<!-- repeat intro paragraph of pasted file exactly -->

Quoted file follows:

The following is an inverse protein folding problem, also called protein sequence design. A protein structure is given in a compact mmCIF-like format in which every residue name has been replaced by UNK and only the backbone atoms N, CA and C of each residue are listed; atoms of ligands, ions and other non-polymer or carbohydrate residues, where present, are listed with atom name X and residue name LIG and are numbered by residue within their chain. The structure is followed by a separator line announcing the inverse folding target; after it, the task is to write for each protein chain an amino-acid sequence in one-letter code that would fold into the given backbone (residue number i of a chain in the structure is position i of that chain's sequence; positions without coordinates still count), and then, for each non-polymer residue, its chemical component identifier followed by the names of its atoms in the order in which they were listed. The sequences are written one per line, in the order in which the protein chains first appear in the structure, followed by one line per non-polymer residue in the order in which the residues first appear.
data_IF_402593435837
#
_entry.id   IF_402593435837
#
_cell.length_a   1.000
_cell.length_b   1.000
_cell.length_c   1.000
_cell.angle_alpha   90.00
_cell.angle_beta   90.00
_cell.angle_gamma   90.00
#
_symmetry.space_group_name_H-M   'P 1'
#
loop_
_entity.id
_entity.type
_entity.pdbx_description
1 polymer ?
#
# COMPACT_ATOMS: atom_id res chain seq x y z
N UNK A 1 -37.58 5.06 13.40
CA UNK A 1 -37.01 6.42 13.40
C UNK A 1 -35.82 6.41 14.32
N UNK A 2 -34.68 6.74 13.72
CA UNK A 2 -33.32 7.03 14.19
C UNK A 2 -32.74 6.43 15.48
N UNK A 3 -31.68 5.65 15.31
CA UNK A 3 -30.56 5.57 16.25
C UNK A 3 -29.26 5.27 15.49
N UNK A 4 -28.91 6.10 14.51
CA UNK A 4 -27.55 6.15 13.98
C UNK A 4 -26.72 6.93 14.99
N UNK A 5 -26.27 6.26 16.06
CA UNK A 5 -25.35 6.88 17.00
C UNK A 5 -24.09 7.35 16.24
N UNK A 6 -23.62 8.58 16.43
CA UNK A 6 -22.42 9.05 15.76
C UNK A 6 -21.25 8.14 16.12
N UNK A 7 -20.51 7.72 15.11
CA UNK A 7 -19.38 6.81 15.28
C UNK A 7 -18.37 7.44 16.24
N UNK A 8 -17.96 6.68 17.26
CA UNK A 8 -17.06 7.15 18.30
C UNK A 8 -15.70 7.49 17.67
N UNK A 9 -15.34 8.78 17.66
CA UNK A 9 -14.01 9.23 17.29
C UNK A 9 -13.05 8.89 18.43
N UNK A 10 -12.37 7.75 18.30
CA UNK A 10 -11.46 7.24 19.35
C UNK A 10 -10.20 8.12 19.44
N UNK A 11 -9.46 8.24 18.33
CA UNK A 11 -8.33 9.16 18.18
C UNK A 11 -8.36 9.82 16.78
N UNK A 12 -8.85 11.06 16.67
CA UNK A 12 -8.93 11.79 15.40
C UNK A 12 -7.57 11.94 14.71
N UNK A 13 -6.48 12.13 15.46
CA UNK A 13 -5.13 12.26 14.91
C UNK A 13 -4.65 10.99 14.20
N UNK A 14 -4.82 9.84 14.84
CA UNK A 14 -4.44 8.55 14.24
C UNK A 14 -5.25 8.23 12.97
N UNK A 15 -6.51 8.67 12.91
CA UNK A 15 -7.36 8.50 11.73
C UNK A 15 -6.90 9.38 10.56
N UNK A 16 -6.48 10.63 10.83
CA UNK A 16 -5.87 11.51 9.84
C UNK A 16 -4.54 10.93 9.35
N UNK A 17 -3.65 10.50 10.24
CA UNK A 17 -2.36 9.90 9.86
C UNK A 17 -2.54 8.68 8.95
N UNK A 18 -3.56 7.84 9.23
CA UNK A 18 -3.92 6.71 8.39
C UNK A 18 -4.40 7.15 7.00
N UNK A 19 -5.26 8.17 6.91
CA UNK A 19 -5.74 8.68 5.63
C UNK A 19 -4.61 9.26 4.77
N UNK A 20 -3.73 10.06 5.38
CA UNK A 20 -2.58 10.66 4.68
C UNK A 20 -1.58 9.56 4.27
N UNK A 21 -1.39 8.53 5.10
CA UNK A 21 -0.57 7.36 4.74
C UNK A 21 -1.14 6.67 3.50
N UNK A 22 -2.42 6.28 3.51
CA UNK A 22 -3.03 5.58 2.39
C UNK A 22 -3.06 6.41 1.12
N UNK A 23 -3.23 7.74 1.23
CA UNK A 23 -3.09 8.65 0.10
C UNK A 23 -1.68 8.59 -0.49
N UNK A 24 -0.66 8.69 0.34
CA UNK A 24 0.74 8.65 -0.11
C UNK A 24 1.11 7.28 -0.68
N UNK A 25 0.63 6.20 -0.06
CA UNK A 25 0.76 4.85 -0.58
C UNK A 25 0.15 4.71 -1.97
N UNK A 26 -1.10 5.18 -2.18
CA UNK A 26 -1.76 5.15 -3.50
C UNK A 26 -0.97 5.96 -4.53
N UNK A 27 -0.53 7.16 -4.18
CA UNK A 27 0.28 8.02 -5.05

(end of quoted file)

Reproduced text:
The following is an inverse protein folding problem, also called protein sequence design. A protein structure is given in a compact mmCIF-like format in which every residue name has been replaced by UNK and only the backbone atoms N, CA and C of each residue are listed; atoms of ligands, ions and other non-polymer or carbohydrate residues, where present, are listed with atom name X and residue name LIG and are numbered by residue within their chain. The structure is followed by a separator line announcing the inverse folding target; after it, the task is to write for each protein chain an amino-acid sequence in one-letter code that would fold into the given backbone (residue number i of a chain in the structure is position i of that chain's sequence; positions without coordinates still count), and then, for each non-polymer residue, its chemical component identifier followed by the names of its atoms in the order in which they were listed. The sequences are written one per line, in the order in which the protein chains first appear in the structure, followed by one line per non-polymer residue in the order in which the residues first appear.